Even as a mid-sized market, Memphis' downtown and inner city is unexpectedly small and lacking in density. The central business district has retained much of its building stock and has slowly built up over time. But as you move north, south, east or west, the change is dramatic.
Much of the city's downtown has evolved into an unpredictable hodgepodge of surface lots and low-density residential developments (a surprising proportion of it public housing). Memphis has maintained its economic importance thanks to its transportation infrastructure but its growth has failed to improve the urban condition of its core.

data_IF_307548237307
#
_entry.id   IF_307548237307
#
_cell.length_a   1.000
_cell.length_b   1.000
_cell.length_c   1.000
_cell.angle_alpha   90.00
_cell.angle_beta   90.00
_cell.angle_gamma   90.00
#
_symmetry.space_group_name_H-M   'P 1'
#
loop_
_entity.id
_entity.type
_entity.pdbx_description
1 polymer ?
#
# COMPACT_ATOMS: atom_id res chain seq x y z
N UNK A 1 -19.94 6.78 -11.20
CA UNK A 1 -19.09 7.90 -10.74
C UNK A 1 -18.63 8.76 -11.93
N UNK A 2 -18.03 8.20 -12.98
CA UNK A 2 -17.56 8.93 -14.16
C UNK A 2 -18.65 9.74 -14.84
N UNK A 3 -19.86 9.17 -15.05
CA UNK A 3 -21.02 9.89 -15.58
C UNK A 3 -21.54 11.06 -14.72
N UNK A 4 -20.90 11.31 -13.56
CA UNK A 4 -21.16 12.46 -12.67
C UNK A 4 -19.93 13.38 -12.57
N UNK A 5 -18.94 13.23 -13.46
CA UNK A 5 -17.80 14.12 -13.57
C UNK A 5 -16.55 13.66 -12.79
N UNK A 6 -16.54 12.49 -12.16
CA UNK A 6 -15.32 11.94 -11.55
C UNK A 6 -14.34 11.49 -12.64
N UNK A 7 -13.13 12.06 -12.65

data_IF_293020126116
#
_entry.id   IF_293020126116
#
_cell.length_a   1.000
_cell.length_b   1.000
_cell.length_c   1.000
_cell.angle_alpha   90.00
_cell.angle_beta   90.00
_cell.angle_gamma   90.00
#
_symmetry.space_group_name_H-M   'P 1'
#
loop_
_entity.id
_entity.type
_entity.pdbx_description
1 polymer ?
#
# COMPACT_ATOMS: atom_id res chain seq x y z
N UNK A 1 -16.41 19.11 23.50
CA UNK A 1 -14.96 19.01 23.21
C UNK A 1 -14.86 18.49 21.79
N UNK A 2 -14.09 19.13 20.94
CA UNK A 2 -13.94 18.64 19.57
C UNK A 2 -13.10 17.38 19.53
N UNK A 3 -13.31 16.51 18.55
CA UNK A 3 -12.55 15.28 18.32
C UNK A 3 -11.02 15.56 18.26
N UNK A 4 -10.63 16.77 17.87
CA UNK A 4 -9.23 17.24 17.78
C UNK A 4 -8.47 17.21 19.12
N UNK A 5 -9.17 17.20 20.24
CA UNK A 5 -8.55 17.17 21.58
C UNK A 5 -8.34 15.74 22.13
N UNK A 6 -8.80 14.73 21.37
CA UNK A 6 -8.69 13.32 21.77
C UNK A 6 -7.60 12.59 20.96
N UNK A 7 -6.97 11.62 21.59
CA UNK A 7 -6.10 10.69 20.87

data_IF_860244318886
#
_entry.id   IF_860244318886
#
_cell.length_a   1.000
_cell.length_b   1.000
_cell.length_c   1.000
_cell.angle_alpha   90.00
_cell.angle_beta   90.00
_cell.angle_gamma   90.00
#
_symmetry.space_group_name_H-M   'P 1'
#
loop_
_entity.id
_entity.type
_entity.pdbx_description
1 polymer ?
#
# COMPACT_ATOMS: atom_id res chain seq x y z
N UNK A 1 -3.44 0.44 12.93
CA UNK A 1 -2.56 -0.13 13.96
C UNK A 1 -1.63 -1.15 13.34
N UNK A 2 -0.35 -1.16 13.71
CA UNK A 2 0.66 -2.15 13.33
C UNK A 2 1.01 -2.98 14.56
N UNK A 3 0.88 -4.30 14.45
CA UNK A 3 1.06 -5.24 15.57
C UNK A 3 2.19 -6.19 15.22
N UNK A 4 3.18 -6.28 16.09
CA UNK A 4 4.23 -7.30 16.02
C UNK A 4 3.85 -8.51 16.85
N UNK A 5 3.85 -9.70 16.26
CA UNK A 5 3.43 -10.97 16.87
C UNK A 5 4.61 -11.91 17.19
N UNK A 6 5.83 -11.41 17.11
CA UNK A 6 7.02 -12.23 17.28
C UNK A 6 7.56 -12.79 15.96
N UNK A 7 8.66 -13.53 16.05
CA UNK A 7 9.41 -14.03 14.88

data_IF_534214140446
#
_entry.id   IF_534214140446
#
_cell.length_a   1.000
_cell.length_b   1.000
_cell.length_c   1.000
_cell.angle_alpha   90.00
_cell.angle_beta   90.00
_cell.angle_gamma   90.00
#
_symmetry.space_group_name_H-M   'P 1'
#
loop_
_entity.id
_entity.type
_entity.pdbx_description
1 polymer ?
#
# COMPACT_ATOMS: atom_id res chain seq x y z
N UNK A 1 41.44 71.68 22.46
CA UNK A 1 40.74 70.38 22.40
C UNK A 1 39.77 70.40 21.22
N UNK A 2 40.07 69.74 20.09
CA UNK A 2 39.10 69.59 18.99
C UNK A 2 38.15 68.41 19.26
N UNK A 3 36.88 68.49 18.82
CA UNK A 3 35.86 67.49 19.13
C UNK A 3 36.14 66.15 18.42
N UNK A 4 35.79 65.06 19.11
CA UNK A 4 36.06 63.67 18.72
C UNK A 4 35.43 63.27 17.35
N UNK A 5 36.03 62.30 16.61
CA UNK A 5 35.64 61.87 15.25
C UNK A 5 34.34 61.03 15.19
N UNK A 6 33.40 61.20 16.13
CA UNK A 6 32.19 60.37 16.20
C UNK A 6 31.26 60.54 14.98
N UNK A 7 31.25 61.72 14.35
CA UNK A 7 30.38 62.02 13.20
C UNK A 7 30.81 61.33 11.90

Views of Memphis, 1887 to 2011, 'an unpredictable hodgepodge'
The Atlantic Cities has today a fascinating collection of side-by-side then-and-now photographs of Memphis, then being 1887, after the city had lost its charter in the wake of the yellow fever epidemics. There have been some constants over time, including Court Square, which the writer says "still serves as a simple and inviting public space in the center of its historic downtown." Changes for the worse include "consistently inconsistent building patterns" (hulking modern government buildings sandwiching historic Trinity Lutheran Church) and "isolated housing projects" "that fail to integrate themselves into the city's street grid."